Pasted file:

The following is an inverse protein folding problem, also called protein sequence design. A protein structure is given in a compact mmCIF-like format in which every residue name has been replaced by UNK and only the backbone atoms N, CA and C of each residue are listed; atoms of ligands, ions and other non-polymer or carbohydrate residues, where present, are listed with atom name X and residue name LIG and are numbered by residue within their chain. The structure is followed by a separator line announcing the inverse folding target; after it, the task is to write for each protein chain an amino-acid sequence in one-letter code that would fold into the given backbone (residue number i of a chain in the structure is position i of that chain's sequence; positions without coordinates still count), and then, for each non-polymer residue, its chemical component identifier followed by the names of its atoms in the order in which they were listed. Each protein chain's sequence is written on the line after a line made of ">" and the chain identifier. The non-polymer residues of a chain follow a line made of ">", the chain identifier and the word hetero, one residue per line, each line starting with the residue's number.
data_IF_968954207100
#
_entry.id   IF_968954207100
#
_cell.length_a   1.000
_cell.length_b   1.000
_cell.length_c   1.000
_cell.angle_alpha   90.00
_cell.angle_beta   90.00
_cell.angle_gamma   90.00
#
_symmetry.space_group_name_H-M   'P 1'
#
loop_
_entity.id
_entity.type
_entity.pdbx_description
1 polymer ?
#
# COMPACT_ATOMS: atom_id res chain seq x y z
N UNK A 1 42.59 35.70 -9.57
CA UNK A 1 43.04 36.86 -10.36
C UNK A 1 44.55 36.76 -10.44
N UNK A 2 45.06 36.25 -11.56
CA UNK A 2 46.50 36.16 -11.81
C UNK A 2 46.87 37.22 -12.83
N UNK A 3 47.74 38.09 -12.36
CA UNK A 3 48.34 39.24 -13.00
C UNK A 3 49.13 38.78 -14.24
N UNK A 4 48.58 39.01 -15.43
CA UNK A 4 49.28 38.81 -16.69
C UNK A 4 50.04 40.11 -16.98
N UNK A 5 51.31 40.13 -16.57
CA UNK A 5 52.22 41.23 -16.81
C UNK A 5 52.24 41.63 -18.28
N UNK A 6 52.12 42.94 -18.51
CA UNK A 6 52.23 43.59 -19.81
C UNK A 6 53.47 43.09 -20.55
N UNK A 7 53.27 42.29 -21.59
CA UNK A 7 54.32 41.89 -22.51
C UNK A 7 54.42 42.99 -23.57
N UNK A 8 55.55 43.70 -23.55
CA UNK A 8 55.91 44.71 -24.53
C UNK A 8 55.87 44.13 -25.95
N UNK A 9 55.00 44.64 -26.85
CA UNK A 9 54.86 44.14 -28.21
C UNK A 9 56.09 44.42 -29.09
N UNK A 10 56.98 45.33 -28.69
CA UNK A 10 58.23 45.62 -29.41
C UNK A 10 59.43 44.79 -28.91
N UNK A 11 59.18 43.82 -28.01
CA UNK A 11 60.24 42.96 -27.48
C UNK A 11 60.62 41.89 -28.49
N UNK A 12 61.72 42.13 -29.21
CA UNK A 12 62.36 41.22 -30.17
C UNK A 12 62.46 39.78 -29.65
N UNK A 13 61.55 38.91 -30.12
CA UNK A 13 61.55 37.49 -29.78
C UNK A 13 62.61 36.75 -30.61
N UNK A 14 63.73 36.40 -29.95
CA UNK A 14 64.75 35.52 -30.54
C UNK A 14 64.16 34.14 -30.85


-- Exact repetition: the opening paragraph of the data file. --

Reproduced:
The following is an inverse protein folding problem, also called protein sequence design. A protein structure is given in a compact mmCIF-like format in which every residue name has been replaced by UNK and only the backbone atoms N, CA and C of each residue are listed; atoms of ligands, ions and other non-polymer or carbohydrate residues, where present, are listed with atom name X and residue name LIG and are numbered by residue within their chain. The structure is followed by a separator line announcing the inverse folding target; after it, the task is to write for each protein chain an amino-acid sequence in one-letter code that would fold into the given backbone (residue number i of a chain in the structure is position i of that chain's sequence; positions without coordinates still count), and then, for each non-polymer residue, its chemical component identifier followed by the names of its atoms in the order in which they were listed. Each protein chain's sequence is written on the line after a line made of ">" and the chain identifier. The non-polymer residues of a chain follow a line made of ">", the chain identifier and the word hetero, one residue per line, each line starting with the residue's number.